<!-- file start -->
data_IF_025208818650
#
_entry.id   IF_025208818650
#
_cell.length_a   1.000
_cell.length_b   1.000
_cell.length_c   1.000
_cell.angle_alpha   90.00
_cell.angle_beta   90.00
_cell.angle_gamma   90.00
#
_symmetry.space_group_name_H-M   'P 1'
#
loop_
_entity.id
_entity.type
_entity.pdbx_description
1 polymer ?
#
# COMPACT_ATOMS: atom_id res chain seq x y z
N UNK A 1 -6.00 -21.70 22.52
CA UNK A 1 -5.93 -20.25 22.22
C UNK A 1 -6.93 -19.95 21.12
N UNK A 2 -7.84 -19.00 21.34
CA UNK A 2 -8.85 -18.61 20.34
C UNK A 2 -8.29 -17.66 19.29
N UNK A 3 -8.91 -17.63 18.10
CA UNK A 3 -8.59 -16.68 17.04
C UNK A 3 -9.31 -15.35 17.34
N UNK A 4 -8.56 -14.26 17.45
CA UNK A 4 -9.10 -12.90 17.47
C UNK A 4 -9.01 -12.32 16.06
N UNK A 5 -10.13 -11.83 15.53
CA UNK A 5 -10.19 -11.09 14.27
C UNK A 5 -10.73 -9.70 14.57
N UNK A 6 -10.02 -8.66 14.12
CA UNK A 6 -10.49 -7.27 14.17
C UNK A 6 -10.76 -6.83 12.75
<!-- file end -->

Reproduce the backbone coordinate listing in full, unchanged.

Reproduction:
data_IF_025208818650
#
_entry.id   IF_025208818650
#
_cell.length_a   1.000
_cell.length_b   1.000
_cell.length_c   1.000
_cell.angle_alpha   90.00
_cell.angle_beta   90.00
_cell.angle_gamma   90.00
#
_symmetry.space_group_name_H-M   'P 1'
#
loop_
_entity.id
_entity.type
_entity.pdbx_description
1 polymer ?
#
# COMPACT_ATOMS: atom_id res chain seq x y z
N UNK A 1 -6.00 -21.70 22.52
CA UNK A 1 -5.93 -20.25 22.22
C UNK A 1 -6.93 -19.95 21.12
N UNK A 2 -7.84 -19.00 21.34
CA UNK A 2 -8.85 -18.61 20.34
C UNK A 2 -8.29 -17.66 19.29
N UNK A 3 -8.91 -17.63 18.10
CA UNK A 3 -8.59 -16.68 17.04
C UNK A 3 -9.31 -15.35 17.34
N UNK A 4 -8.56 -14.26 17.45
CA UNK A 4 -9.10 -12.90 17.47
C UNK A 4 -9.01 -12.32 16.06
N UNK A 5 -10.13 -11.83 15.53
CA UNK A 5 -10.19 -11.09 14.27
C UNK A 5 -10.73 -9.70 14.57
N UNK A 6 -10.02 -8.66 14.12
CA UNK A 6 -10.49 -7.27 14.17
C UNK A 6 -10.76 -6.83 12.75